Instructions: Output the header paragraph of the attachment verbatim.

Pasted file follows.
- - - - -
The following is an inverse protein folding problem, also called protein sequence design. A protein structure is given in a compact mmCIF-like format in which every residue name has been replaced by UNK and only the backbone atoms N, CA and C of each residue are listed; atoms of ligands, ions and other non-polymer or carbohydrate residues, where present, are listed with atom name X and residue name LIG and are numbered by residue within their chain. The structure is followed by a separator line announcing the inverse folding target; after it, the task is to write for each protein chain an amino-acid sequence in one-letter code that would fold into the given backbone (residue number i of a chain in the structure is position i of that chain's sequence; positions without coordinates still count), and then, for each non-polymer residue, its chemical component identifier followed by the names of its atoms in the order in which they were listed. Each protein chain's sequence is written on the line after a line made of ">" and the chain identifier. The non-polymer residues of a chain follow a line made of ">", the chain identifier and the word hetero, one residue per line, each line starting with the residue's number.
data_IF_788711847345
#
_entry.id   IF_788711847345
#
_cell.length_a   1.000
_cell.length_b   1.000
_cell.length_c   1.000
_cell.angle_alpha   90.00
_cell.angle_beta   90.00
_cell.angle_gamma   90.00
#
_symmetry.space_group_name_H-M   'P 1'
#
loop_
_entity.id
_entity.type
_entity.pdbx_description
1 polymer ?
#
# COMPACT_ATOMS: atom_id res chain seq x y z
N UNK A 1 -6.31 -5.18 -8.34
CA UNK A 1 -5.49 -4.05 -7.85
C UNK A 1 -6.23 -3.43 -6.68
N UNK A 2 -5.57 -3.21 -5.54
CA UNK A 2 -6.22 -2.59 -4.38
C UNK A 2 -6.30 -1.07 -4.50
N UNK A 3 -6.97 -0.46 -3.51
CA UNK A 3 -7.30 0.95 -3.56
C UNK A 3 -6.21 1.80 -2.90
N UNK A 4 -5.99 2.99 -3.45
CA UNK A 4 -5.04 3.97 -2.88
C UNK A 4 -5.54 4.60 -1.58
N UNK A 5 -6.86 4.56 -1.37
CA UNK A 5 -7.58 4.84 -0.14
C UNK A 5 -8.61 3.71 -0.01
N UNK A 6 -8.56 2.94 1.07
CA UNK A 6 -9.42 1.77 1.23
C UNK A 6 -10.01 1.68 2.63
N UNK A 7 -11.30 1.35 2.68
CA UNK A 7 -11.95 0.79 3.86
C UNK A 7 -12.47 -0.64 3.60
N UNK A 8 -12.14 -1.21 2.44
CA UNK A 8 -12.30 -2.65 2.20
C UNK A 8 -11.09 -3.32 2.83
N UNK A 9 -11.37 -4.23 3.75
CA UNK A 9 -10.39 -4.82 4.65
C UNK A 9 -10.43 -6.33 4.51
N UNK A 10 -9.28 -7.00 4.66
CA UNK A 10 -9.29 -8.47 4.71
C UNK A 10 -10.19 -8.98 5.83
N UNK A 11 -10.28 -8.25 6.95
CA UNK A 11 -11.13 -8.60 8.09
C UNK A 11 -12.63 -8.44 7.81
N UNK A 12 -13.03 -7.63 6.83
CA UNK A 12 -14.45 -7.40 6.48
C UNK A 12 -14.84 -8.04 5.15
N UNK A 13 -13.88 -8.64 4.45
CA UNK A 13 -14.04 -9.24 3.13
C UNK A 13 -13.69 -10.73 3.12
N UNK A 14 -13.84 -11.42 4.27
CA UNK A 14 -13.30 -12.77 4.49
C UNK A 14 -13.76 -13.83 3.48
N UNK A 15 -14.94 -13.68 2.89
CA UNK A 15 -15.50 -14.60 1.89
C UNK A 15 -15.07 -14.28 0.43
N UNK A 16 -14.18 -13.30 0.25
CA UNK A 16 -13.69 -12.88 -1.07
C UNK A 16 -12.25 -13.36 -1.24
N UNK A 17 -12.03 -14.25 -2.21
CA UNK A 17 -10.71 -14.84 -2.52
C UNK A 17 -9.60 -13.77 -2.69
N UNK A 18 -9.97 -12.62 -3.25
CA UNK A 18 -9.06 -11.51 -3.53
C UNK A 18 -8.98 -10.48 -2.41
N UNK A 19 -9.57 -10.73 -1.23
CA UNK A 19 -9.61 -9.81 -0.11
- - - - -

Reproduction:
The following is an inverse protein folding problem, also called protein sequence design. A protein structure is given in a compact mmCIF-like format in which every residue name has been replaced by UNK and only the backbone atoms N, CA and C of each residue are listed; atoms of ligands, ions and other non-polymer or carbohydrate residues, where present, are listed with atom name X and residue name LIG and are numbered by residue within their chain. The structure is followed by a separator line announcing the inverse folding target; after it, the task is to write for each protein chain an amino-acid sequence in one-letter code that would fold into the given backbone (residue number i of a chain in the structure is position i of that chain's sequence; positions without coordinates still count), and then, for each non-polymer residue, its chemical component identifier followed by the names of its atoms in the order in which they were listed. Each protein chain's sequence is written on the line after a line made of ">" and the chain identifier. The non-polymer residues of a chain follow a line made of ">", the chain identifier and the word hetero, one residue per line, each line starting with the residue's number.